“Thoughts About America While Walking the Perimeter of the Island” by Savannah McMenamin

Although this island is unique or peculiar to say the least, I can still, in a better way, compare it to America. When talking about systems and the way people live, I see better quality over here. I see the quality of not only the land but of the housing, the people, the work ethic, the food, the efforts put towards the personal and unique historical sites, and even the behavior of people’s dogs.

Everywhere you look, you can tell there is time and work put into things. The quarries, for example, that took who knows how many men to excavate. To cut, shape, and move these stones that easily must have weighed a ton each. And the training of dogs. They heel when the owner says heel, they sit when the owner says sit, and they give a paw when the owner says paw. All while making it seem like it was done with ease. Life in America, while being here, seems utterly complicated. People have great purpose and big jobs in America and that is ultimately what keeps them going. Here, though, it is the scenery, the nice weather, the need to eat, or simply the need to take your dog out for a walk that is the motivating factor. Although those tasks seem somewhat lame or boring, there is still purpose in them; a purpose that comes along with a lot less pressure.

Americans feel, and even I feel, I need to do so much, accomplish something big, make it somewhere far, when in reality, everything I need is right in front of me and I simply cannot see it. In America people WANT, want, want. Here, people understand that they HAVE, and that is a big factor of why America is run the way it is. People barely even stop to admire beautiful scenery, whether it be in the city or the suburbs. They have stopped caring about what is right in front of them and I feel are always looking to do or to have the next biggest and best thing available to them. Even though this island is beyond beautiful with views people would die for, I felt the same way in the city of London. There is a hustle and bustle, yet still I can see the presence of an appreciation for the city.

Americans say they are the best and that they have it all, yet I bet if they all stopped and looked around, they would quickly realize that is false. In America all people do is TALK about how they are the greatest, yet I see very little ACTION put towards statements like that. Americans are all talk while trying to do things in the cheapest and fastest way. I hope people all around the world learn that good things come with TIME and CARE… not just speed and efficiency.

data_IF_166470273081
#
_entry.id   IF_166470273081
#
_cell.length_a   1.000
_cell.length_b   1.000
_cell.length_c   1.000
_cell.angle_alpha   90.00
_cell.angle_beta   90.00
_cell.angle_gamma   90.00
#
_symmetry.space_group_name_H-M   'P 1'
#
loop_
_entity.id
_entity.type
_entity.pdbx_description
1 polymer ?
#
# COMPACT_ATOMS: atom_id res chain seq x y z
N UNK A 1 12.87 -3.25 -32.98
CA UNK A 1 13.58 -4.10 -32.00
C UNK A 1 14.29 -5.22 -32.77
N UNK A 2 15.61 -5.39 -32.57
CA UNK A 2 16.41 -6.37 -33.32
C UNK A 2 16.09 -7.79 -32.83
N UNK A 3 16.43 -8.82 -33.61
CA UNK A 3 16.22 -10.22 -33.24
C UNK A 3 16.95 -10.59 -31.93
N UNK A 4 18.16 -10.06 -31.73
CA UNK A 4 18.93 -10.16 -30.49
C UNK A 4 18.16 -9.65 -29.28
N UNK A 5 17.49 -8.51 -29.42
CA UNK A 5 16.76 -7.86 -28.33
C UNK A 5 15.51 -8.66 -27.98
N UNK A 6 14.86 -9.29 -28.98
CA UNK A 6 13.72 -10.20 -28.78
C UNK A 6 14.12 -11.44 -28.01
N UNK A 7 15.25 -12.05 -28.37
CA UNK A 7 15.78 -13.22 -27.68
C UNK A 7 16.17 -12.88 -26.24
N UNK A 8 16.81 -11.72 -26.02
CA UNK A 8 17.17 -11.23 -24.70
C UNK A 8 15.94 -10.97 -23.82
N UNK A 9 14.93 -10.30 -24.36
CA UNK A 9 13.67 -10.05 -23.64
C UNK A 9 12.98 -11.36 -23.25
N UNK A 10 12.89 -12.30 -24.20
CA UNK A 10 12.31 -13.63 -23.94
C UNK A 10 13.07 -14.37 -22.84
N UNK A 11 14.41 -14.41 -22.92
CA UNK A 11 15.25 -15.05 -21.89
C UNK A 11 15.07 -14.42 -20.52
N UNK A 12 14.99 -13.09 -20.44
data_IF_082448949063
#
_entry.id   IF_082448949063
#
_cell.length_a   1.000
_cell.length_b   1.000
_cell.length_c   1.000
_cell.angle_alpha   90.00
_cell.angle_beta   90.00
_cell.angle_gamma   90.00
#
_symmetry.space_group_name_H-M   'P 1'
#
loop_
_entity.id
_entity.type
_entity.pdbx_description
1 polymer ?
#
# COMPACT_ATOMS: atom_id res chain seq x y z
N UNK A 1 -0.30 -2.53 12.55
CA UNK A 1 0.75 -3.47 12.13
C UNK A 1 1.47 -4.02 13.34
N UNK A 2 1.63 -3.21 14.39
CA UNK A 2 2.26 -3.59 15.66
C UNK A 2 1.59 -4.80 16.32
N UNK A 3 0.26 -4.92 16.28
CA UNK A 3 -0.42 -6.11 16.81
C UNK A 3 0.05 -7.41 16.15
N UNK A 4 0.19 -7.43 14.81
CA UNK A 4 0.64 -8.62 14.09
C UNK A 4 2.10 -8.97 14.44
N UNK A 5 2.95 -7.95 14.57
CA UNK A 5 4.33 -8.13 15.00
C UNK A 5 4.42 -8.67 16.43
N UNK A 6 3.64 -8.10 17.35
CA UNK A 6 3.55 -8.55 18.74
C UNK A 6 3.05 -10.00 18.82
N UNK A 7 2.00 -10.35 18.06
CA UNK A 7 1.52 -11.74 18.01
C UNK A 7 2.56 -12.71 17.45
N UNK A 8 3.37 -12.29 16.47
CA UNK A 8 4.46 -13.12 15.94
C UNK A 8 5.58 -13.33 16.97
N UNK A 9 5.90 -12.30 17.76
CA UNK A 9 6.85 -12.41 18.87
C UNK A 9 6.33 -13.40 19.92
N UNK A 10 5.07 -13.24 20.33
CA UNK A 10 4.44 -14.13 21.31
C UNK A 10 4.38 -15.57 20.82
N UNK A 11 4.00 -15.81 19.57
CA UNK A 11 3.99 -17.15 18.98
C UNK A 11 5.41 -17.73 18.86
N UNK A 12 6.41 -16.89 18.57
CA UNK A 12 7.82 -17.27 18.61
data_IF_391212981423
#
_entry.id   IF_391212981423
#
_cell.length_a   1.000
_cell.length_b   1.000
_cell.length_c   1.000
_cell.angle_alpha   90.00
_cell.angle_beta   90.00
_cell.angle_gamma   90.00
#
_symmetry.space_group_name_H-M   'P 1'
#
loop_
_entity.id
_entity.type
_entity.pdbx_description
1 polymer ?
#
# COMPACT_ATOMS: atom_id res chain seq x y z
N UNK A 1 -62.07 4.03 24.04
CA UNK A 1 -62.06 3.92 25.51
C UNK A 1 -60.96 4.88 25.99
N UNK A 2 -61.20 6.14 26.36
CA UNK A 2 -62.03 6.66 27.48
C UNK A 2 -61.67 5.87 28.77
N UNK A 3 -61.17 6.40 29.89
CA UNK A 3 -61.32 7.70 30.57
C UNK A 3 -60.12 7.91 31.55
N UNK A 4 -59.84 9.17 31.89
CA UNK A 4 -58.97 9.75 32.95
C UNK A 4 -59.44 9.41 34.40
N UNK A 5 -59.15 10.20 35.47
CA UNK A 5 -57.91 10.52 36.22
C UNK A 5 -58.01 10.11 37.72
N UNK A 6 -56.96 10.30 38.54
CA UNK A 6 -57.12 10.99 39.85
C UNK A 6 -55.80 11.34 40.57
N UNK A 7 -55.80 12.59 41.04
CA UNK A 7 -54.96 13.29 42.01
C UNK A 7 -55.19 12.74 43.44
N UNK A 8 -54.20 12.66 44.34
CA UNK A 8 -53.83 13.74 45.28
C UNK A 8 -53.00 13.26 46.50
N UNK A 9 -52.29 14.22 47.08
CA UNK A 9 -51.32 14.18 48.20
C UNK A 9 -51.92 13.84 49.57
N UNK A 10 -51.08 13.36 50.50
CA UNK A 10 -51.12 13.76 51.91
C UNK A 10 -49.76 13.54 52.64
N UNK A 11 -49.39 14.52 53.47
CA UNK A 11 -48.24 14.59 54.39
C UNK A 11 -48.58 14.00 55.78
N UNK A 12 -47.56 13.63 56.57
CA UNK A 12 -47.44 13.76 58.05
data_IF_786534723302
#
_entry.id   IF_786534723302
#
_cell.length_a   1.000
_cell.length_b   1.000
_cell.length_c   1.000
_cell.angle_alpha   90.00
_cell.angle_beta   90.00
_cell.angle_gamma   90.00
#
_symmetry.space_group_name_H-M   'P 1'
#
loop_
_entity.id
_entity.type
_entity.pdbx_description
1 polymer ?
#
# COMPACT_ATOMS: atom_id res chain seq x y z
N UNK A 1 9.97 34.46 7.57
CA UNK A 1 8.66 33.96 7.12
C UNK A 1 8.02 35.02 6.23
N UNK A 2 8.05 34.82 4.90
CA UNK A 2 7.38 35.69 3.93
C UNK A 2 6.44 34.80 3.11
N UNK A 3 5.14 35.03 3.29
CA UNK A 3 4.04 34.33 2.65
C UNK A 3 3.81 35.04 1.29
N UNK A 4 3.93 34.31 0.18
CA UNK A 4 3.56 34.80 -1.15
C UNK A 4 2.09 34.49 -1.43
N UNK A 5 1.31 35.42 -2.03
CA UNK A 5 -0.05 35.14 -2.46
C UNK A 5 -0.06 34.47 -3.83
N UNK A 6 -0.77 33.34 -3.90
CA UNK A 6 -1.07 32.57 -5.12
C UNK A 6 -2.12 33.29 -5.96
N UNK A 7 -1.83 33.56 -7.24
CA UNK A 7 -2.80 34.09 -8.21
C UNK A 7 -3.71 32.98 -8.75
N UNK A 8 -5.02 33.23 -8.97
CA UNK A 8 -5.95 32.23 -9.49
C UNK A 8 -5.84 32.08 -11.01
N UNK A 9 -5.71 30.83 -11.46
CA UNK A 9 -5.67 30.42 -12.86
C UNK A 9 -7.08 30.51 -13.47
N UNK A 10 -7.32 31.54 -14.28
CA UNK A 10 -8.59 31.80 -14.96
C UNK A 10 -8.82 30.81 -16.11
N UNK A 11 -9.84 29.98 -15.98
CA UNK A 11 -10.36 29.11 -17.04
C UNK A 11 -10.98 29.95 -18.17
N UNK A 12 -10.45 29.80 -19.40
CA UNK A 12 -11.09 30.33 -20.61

Day 3: Both Sides of the Thames by Wyeth Moyer

It’s our third day in London and we’re staying at a hostel that’s an old Victorian building the color of red brick. It’s called “Palmers Lodge” and though I’m staying in a room with eight other boys – all bunk beds – it’s a cool spot. Each morning there’s breakfast in the dining area on the bottom floor. Today I ate breakfast at 8:00am. I then went to the lobby, where I patiently waited for the rest of the group. Once assembled, we hit the streets and headed to the Underground train commonly referred to as “the Tube”, which is a very effective mode of transportation.

We saw the new building called “The Shard” from both sides of Thames River. It’s the largest building in Western Europe. It is meant to resemble a long shard of glass. It is sort of looks like the Freedom Tower in NYC but it tapers off into three sharp angled points at the top. We then walked across Tower Bridge to get to the Tower of London, one of the oldest structures and certainly the oldest fortress in England.

Tower Bridge

Tower Bridge

Inside, there is tons of old armor and weaponry from many different times ranging from 1000 AD to the present. There are quite a few features of the fortress, such as a mote, many gates to not only allow ships and men to come in, but also effectively keep men out who were not welcome. The Tower of London is also where we saw the Crown Jewels, which are the royal jewels that the royal family have worn for centuries. Since the Tower of London is a fortress, we were able to walk up the stairwells to the tower walls, where archers would post up to defend the fortress from invaders. We then got on a boat, to go down the river to Greenwich.

In Greenwich we climbed the tall hill to the Royal Observatory where the Prime Meridian line is located. We took pictures standing in two hemispheres and walked through the museum, which educates people on the history of navigation and the development of longitude. We ended the day eating at a nice restaurant called The Crusting Pipe, which was a mixed cuisine. I had heirloom tomato and buffalo mozzarella, seafood linguini, and I ordered potato gratin on the side, which never came. The other groups decided on Shake Shack and other quick things, but since Sam, Savannah, Chuan, Dong, Orlando and I like to treat ourselves, we had a long and delicious dinner while Aldredge and Lydia’s groups waited for us. We walked to the Tube after dinner, and got off at Swiss Cottage. Back to the hostel, sleepy but restless, tired but ready for another day.

– Wyeth Moyer